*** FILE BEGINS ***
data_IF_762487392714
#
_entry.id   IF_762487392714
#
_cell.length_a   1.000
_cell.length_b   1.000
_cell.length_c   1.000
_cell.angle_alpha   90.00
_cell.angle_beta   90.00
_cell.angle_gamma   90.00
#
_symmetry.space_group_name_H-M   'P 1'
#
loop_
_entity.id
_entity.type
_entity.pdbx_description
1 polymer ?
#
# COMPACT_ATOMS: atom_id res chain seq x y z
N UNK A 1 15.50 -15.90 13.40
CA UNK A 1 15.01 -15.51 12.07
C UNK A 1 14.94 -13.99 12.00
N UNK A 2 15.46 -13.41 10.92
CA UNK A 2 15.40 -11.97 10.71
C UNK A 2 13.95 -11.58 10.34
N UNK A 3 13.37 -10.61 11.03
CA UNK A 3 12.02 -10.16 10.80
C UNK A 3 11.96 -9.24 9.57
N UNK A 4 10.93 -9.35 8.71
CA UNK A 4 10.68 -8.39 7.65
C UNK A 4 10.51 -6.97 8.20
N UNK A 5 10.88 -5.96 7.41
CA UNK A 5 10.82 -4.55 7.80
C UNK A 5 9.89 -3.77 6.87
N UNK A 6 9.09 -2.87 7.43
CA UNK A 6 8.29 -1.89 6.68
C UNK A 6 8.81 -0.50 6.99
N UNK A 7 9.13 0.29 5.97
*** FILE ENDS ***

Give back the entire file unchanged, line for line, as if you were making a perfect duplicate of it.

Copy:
data_IF_762487392714
#
_entry.id   IF_762487392714
#
_cell.length_a   1.000
_cell.length_b   1.000
_cell.length_c   1.000
_cell.angle_alpha   90.00
_cell.angle_beta   90.00
_cell.angle_gamma   90.00
#
_symmetry.space_group_name_H-M   'P 1'
#
loop_
_entity.id
_entity.type
_entity.pdbx_description
1 polymer ?
#
# COMPACT_ATOMS: atom_id res chain seq x y z
N UNK A 1 15.50 -15.90 13.40
CA UNK A 1 15.01 -15.51 12.07
C UNK A 1 14.94 -13.99 12.00
N UNK A 2 15.46 -13.41 10.92
CA UNK A 2 15.40 -11.97 10.71
C UNK A 2 13.95 -11.58 10.34
N UNK A 3 13.37 -10.61 11.03
CA UNK A 3 12.02 -10.16 10.80
C UNK A 3 11.96 -9.24 9.57
N UNK A 4 10.93 -9.35 8.71
CA UNK A 4 10.68 -8.39 7.65
C UNK A 4 10.51 -6.97 8.20
N UNK A 5 10.88 -5.96 7.41
CA UNK A 5 10.82 -4.55 7.80
C UNK A 5 9.89 -3.77 6.87
N UNK A 6 9.09 -2.87 7.43
CA UNK A 6 8.29 -1.89 6.68
C UNK A 6 8.81 -0.50 6.99
N UNK A 7 9.13 0.29 5.97